Elections for the post of mayor of London have just concluded and received worldwide publicity. Chennai’s municipal body is said to be the second oldest after London’s in the former British domains. Of course, we don’t expect elections here to attract the same attention but will our civic body begin to emulate some of the good features of the Corporation of London, at least some time in the future?
To be sure, the Corporation of Greater Chennai has been ahead of its London counterpart in having a directly elected mayor. The practice began here in 1996 while in London it came about only in 2000 after a referendum decided to this effect. Since the time the post of mayor became a matter of public contest both in Chennai and London, candidates have been fielded from the dominant political parties and the results have gone in the way of one or the other. The similarity, however, ends there.
In London, though Mayors may have come from a particular political ideology, they begin to represent the city’s interests once elected. This is not to say that they become independent of their Party’s influence, but they do have the freedom to think about their city’s priorities and put those ahead of Party considerations. Thus, we have had occasions when both Conservative-and Labour-backed mayors have taken a line markedly deviant from the stance of the Prime Minister of the country. In Chennai, this would be unthinkable. Mayors here, and for that matter our elected municipal councillors as well, view the civic body to be an extension of the Legislative Assembly and carry forward the same conflicts into their chamber. Most often than not, the city’s priorities are given the go-by. If you look at the records of our Corporation’s council meetings, you will invariably find that most bills are passed in the absence of any opposition. The latter inevitably invite eviction on the grounds of unruly behaviour as soon as the Council meets. How then is any debate on civic issues possible?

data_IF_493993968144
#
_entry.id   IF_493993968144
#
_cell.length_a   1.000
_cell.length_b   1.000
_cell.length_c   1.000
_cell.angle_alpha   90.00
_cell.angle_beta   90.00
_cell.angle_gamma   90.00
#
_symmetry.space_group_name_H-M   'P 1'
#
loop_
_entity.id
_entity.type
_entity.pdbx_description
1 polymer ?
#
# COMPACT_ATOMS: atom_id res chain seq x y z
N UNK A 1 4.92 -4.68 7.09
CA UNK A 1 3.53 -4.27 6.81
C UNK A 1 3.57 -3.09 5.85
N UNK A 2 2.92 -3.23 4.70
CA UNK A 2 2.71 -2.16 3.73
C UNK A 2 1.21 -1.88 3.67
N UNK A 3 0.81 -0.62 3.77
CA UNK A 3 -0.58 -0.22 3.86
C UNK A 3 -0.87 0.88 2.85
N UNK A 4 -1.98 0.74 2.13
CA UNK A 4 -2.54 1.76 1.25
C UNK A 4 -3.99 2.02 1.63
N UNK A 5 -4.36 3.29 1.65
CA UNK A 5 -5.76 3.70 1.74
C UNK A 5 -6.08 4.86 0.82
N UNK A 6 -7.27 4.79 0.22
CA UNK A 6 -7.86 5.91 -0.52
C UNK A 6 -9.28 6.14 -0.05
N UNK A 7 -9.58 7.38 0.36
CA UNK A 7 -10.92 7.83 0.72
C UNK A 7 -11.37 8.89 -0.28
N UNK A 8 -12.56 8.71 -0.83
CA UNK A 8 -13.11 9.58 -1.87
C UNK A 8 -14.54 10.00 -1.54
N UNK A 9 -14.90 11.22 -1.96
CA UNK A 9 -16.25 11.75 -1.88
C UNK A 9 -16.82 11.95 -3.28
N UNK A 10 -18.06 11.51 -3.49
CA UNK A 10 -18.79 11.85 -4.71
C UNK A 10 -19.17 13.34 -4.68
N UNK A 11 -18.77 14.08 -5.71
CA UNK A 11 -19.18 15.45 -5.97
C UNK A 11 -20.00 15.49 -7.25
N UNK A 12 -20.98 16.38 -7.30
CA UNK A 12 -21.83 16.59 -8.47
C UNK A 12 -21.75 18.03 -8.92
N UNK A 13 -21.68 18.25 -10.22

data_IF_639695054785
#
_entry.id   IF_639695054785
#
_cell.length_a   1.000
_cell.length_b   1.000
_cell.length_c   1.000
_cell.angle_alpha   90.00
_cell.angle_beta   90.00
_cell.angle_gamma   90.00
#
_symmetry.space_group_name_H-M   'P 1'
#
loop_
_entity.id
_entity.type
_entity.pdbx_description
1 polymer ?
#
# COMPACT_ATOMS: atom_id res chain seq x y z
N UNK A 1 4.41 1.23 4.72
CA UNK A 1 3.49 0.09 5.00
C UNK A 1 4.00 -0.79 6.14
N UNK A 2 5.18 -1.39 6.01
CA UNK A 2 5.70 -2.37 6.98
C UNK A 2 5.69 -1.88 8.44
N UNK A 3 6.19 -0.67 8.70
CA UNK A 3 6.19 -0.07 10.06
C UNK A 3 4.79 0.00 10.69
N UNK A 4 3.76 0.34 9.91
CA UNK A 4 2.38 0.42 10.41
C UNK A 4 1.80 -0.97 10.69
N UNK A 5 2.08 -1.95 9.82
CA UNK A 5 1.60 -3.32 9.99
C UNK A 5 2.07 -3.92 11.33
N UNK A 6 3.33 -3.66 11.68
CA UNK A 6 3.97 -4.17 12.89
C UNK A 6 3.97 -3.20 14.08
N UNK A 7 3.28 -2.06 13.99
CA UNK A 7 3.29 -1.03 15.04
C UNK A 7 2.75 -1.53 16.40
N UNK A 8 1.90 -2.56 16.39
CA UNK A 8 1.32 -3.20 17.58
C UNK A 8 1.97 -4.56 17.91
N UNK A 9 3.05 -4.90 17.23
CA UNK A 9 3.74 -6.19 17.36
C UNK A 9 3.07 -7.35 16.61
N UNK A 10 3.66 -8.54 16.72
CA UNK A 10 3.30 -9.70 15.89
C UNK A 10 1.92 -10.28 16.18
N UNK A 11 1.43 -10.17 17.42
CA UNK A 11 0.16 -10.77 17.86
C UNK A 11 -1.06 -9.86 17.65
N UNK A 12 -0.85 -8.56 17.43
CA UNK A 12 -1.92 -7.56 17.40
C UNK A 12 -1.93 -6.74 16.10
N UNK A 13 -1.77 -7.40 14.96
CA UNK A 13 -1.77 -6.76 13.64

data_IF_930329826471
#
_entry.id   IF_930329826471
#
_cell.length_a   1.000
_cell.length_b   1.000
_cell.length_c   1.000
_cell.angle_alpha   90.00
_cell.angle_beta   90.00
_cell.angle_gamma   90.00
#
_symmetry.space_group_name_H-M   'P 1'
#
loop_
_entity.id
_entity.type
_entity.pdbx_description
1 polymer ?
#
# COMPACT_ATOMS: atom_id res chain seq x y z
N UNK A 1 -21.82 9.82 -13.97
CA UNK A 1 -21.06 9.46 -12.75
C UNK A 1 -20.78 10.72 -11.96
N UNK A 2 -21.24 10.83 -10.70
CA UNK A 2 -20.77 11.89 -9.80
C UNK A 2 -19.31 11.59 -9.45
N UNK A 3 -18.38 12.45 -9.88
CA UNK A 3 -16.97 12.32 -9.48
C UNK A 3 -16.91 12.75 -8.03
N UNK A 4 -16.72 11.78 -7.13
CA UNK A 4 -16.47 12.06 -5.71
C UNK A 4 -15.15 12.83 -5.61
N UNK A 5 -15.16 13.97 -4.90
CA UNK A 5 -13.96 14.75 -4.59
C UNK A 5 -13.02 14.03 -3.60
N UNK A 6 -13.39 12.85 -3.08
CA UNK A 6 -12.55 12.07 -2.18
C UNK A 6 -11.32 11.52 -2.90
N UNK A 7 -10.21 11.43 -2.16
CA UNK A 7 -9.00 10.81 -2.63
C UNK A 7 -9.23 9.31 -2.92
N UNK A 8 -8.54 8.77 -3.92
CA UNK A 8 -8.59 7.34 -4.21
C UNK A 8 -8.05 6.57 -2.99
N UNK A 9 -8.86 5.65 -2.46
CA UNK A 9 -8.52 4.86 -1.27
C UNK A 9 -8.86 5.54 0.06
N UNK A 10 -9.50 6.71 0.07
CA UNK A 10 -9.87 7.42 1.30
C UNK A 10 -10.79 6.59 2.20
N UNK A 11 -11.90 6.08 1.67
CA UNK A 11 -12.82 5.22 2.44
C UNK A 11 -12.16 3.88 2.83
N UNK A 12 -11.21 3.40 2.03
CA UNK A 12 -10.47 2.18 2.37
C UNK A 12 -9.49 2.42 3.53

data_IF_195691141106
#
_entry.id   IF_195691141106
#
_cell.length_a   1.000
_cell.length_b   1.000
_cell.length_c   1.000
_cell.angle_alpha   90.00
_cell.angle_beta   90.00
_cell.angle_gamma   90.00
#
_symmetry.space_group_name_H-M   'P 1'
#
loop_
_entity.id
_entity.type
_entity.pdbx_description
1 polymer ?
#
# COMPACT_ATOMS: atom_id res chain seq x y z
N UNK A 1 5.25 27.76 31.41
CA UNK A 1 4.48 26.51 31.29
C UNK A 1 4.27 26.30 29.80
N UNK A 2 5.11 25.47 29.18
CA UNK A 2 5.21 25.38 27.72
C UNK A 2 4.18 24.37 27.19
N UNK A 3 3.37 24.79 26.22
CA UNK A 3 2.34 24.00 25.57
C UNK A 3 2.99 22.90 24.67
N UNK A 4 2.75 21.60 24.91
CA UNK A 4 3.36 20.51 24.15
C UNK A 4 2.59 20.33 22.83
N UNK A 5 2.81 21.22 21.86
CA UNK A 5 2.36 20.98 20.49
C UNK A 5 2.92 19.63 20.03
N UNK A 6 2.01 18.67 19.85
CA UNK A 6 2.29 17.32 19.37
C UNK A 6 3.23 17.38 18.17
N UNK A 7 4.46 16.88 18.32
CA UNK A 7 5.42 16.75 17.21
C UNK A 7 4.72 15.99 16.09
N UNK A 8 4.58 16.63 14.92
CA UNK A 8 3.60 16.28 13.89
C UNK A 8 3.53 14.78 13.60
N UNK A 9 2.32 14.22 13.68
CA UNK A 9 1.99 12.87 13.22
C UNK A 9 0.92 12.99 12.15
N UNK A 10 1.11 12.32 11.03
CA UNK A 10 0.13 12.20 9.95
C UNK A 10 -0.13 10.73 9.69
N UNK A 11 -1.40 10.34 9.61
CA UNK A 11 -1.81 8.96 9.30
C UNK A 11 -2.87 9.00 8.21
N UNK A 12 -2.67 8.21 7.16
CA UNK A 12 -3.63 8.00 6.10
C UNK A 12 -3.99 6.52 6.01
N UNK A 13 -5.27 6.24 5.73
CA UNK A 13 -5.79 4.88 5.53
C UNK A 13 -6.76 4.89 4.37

London’s Mayors have in the past decade and a half had a history of implementing what were feared to be unpopular decisions. There was the matter of congestion tax, to restrict the influx of cars into the city. A public backlash was feared, but the proposal went ahead nevertheless. It not only contributed to the reduction of vehicle population that entered the city each day, but it also made people use public transport to a greater degree. Another Mayor threw his weight behind exclusive lanes for cycles. This too was received with a hue and cry about how the idea was reducing road space for vehicles. The plan has, however, since been implemented.
In Chennai, Mayors have tended to be populist. Chennai’s Corporation has in the last two decades been more a vehicle for implementing the schemes of the Party in power. If at all any civic amenity, such as widening sidewalks or doing away with large outdoor advertising, has come about it is because of public interest litigation and not due to any enlightened leadership. Our Mayors have generally been happier approving schemes that never take off or spending time renaming roads. You need to just look at the plan to segregate garbage at source to get the idea. It has been hanging fire since 1996! It is no wonder then that the city is forever on the brink of disaster – being it in the matter of infrastructure or quality of living.
With the State Assembly elections getting over in Tamil Nadu, it will soon be time for civic body polls. Will the new incumbents be any different?